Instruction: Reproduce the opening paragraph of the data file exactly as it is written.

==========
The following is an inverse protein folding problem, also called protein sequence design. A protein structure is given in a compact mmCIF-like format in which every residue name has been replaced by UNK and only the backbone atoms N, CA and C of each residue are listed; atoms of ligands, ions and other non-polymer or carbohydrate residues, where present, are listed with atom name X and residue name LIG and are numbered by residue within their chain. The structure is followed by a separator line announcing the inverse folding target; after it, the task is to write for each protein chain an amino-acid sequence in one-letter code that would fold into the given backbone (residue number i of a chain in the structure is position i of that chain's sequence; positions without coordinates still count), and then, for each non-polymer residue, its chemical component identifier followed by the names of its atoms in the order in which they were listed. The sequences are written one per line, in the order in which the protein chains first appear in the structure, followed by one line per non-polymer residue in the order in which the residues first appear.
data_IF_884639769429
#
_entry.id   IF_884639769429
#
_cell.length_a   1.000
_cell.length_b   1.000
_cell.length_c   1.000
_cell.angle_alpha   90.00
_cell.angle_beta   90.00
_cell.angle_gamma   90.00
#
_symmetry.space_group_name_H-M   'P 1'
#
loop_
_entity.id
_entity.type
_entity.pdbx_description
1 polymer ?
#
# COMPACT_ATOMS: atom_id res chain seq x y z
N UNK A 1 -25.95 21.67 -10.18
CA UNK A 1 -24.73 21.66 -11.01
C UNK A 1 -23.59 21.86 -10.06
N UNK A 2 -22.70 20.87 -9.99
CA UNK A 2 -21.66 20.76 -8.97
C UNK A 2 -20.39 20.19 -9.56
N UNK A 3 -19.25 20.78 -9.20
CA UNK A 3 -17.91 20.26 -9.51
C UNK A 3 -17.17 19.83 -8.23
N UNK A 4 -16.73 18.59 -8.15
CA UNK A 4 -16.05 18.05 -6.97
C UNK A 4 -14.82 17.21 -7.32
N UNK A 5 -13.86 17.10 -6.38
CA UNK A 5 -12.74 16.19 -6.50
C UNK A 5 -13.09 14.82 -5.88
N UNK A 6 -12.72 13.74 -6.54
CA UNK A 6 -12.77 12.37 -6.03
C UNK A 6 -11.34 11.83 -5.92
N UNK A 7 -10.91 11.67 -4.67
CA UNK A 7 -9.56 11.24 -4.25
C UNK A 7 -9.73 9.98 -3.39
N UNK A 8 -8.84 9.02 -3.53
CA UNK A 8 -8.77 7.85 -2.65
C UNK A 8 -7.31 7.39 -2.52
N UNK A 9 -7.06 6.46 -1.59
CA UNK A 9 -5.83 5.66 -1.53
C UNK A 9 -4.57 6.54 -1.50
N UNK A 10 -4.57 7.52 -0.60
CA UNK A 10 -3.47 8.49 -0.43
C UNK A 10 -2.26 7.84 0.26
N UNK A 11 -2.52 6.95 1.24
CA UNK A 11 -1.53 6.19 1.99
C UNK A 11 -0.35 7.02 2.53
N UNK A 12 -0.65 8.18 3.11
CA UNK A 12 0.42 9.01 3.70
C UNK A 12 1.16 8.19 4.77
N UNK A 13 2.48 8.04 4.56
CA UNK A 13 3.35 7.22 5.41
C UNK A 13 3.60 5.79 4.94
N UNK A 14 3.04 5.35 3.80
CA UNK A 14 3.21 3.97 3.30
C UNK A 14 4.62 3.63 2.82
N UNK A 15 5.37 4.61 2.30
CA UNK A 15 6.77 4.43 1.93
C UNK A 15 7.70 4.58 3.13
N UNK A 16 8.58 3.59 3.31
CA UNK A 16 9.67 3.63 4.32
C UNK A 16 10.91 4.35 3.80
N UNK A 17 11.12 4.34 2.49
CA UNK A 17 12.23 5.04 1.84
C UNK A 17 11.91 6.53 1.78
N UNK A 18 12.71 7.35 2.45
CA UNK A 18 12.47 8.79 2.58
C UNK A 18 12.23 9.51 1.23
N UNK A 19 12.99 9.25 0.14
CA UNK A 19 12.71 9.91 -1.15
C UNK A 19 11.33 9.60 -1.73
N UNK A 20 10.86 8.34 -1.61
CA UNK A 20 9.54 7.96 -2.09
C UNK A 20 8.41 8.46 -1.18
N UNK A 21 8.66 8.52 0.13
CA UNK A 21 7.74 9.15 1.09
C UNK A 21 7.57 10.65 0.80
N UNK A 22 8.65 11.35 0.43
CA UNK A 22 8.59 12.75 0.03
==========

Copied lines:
The following is an inverse protein folding problem, also called protein sequence design. A protein structure is given in a compact mmCIF-like format in which every residue name has been replaced by UNK and only the backbone atoms N, CA and C of each residue are listed; atoms of ligands, ions and other non-polymer or carbohydrate residues, where present, are listed with atom name X and residue name LIG and are numbered by residue within their chain. The structure is followed by a separator line announcing the inverse folding target; after it, the task is to write for each protein chain an amino-acid sequence in one-letter code that would fold into the given backbone (residue number i of a chain in the structure is position i of that chain's sequence; positions without coordinates still count), and then, for each non-polymer residue, its chemical component identifier followed by the names of its atoms in the order in which they were listed. The sequences are written one per line, in the order in which the protein chains first appear in the structure, followed by one line per non-polymer residue in the order in which the residues first appear.